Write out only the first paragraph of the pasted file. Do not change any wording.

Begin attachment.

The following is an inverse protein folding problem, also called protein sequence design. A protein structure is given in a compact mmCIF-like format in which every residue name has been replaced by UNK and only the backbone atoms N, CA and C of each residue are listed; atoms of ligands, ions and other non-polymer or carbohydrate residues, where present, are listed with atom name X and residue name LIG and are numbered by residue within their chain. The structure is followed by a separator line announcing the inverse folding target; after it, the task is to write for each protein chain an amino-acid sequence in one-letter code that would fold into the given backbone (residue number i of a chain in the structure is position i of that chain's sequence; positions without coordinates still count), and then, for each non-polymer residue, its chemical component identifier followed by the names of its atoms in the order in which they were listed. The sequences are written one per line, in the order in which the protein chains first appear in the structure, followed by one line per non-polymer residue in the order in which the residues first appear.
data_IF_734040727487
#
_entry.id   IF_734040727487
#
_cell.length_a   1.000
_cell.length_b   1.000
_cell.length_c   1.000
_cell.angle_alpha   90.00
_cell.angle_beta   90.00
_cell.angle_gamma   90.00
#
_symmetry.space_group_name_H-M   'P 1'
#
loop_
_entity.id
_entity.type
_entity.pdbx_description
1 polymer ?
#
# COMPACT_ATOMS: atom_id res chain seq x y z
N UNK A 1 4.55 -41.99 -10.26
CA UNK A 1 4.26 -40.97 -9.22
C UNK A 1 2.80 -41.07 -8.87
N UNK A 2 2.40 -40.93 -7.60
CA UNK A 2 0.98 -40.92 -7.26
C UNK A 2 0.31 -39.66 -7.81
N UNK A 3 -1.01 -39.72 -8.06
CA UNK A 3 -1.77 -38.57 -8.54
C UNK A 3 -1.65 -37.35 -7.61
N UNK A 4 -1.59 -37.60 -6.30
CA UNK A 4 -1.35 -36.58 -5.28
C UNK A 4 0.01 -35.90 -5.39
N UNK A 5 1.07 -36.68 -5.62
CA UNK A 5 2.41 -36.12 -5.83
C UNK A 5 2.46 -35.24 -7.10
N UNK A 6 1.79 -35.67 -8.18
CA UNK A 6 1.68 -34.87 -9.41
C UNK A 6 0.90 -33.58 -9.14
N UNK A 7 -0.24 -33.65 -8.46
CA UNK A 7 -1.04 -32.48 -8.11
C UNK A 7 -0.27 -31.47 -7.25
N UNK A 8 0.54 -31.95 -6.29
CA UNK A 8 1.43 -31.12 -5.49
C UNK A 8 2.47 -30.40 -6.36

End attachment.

The following is an inverse protein folding problem, also called protein sequence design. A protein structure is given in a compact mmCIF-like format in which every residue name has been replaced by UNK and only the backbone atoms N, CA and C of each residue are listed; atoms of ligands, ions and other non-polymer or carbohydrate residues, where present, are listed with atom name X and residue name LIG and are numbered by residue within their chain. The structure is followed by a separator line announcing the inverse folding target; after it, the task is to write for each protein chain an amino-acid sequence in one-letter code that would fold into the given backbone (residue number i of a chain in the structure is position i of that chain's sequence; positions without coordinates still count), and then, for each non-polymer residue, its chemical component identifier followed by the names of its atoms in the order in which they were listed. The sequences are written one per line, in the order in which the protein chains first appear in the structure, followed by one line per non-polymer residue in the order in which the residues first appear.